Scotch whisky and caviar were also among items deemed too pricey for official gifts in a recent Cabinet Office transparency report.

By Mike Pomranz
November 02, 2020
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With government and political spending measured by the millions, billions, and even trillions, fighting corruption can feel frustratingly impossible—a topic that’s been especially relevant during the current American election cycle. But over in the United Kingdom, here’s a warning to foreign governments attempting to sway Prime Minister Boris Johnson: Don’t send fancy bottles of wine, they’ll just end up in the trash bin.

Last week, the UK’s Cabinet Office revealed its most recent “transparency data” report which, for Johnson, included 11 gifts that had to be confiscated because they broke the ministerial code—rules intended to fight corruption by preventing politicians from receiving items in excess of £140, or about $180. On the list is an excessively pricy present of wine—sent by the Government of Hungary—with the British newspaper the Independent reporting that the wine will go unopened and is instead earmarked for “disposal.” Despite not being the best-known wine region in the world, Hungary is home to some very nice wineries, so corrupt or not, it’s a shame it had to go to waste.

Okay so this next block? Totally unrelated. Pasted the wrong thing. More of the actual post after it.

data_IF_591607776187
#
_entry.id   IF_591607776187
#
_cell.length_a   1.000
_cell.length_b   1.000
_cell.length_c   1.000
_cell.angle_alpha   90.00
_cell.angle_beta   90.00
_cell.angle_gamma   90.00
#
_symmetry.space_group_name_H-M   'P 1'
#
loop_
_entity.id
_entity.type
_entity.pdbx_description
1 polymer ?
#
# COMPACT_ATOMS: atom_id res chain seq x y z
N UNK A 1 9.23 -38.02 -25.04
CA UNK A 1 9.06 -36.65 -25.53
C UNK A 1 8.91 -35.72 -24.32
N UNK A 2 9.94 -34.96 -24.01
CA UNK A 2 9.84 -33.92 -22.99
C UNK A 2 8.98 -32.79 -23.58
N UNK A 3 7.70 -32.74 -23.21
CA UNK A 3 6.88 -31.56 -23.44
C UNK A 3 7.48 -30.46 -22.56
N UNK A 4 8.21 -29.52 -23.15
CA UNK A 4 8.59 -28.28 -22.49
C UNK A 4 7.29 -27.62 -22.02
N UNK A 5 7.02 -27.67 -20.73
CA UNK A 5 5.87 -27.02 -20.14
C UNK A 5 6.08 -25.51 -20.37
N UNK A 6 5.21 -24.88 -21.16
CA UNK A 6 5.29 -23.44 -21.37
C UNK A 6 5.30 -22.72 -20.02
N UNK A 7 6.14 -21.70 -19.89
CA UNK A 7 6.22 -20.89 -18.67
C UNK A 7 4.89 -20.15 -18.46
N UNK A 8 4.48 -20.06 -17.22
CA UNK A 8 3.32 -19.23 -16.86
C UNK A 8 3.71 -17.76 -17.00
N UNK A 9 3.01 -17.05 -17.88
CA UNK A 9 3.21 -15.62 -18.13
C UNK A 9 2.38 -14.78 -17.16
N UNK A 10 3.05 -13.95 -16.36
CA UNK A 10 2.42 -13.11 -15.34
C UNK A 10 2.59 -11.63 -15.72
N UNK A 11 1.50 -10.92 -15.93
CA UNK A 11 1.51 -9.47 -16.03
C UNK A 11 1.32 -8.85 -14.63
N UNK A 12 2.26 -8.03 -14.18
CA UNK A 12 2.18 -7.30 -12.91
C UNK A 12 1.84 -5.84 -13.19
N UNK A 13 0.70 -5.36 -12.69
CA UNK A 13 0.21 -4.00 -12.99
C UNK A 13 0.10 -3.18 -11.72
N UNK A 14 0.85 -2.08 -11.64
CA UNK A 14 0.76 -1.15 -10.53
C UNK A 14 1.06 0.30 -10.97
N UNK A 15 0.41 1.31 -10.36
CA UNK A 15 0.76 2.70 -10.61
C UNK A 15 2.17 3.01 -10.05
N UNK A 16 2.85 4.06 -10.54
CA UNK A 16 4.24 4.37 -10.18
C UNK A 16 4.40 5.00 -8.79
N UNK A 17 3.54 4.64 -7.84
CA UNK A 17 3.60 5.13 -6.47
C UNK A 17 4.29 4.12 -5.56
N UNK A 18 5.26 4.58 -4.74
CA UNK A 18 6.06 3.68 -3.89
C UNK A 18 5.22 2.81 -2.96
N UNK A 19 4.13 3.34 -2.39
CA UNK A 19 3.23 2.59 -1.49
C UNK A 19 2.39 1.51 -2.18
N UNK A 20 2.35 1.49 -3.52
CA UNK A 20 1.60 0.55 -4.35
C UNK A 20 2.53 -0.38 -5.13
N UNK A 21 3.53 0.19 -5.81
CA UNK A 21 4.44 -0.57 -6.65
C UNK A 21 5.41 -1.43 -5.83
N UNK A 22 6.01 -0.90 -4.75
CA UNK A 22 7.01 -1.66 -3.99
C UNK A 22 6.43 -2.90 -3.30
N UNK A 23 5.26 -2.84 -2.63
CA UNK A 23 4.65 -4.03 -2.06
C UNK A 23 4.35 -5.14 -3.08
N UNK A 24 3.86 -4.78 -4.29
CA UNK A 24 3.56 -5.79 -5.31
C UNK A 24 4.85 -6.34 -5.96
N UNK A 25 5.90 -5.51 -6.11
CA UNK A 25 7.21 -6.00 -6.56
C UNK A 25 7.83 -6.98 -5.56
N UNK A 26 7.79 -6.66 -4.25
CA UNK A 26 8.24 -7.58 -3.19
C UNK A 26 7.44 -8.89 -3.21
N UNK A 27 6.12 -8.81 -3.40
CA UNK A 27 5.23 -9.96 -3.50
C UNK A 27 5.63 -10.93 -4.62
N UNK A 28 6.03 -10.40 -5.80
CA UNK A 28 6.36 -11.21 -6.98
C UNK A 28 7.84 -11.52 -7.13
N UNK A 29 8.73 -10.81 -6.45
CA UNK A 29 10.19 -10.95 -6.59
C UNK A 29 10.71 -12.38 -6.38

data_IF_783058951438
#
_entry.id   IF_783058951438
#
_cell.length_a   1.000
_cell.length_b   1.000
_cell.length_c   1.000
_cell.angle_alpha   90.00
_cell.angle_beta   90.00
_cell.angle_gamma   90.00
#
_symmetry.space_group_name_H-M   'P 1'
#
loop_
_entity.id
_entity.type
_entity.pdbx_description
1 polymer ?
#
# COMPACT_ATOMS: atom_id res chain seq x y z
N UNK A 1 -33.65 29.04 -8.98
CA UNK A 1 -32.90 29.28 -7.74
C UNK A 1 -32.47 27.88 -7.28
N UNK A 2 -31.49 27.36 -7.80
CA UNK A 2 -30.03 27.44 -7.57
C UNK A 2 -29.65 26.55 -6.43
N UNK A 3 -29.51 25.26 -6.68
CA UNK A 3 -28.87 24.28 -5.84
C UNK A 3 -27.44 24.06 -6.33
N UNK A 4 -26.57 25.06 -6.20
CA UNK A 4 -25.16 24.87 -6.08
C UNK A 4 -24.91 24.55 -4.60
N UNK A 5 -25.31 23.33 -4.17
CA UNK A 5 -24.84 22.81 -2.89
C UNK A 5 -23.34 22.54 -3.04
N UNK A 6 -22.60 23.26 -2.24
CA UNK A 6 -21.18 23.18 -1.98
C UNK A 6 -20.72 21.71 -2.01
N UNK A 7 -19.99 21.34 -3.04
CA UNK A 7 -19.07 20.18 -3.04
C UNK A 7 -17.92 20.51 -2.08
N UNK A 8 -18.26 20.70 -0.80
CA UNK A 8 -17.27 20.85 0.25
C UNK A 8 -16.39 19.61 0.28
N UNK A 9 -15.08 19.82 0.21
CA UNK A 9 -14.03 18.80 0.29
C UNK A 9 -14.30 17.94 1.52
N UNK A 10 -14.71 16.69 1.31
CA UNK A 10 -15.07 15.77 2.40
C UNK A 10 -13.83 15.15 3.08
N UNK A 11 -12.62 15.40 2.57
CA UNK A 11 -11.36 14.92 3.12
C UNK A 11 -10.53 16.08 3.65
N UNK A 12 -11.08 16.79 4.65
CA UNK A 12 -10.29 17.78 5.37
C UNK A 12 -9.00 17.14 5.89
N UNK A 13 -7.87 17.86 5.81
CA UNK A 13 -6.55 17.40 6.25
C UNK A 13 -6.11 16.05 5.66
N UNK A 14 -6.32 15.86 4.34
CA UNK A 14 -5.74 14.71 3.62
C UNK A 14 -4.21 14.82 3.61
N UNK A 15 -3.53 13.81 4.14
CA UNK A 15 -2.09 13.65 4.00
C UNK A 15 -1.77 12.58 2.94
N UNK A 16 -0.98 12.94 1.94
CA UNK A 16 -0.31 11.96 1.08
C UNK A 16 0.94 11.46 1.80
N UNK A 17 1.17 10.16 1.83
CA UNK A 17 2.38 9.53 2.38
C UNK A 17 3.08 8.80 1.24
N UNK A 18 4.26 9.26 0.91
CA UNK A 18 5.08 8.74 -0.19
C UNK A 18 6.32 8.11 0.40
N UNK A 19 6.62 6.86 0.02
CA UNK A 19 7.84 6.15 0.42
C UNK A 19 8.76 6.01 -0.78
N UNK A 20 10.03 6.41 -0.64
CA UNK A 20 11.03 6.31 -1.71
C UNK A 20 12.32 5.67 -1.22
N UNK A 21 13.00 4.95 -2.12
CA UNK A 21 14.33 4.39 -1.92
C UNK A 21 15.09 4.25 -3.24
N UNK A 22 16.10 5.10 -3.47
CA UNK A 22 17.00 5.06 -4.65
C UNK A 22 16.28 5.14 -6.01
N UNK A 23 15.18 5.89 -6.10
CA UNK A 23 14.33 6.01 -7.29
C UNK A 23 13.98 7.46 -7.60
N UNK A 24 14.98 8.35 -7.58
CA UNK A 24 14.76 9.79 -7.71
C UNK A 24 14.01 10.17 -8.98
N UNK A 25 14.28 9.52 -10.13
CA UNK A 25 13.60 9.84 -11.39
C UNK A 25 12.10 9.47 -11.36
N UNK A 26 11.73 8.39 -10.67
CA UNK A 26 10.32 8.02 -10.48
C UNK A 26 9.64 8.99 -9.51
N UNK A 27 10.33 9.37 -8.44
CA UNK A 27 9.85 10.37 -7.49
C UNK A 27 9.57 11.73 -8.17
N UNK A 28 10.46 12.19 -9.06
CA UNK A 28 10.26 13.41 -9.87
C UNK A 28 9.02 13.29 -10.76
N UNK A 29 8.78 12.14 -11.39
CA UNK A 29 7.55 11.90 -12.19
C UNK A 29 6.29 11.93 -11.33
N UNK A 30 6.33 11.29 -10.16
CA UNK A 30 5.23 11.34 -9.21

Credit: NurPhoto / Contributor /Getty Images

And Hungarian officials aren’t the only ones who have had a food or beverage gift rejected by the British government. In the past three months: “Assorted caviar,” Greek olive oil, and even whisky from the Scotch Whisky Association were all listed as being “held by department” (ostensibly also for disposal) after breaking the gift value limit. At the very least, you’d think the Scotch Whisky Association would know better seeing as they are the official trade group for whisky produced in Scotland—which, yes, is still part of the United Kingdom. That said, the value of Scotch has shot up so much recently, maybe they just got their appraisal wrong?

Of course, any (crooked) politician will tell you that the most effective bribes don’t get sent through official government channels—so just as a bottle of Hungarian wine probably won’t change Boris Johnson's decision-making process, confiscating it is likely equivalent to removing a droplet from the corruption ocean. Still, the battle against corruption has to start somewhere, even if it is one assorted caviar gift at a time.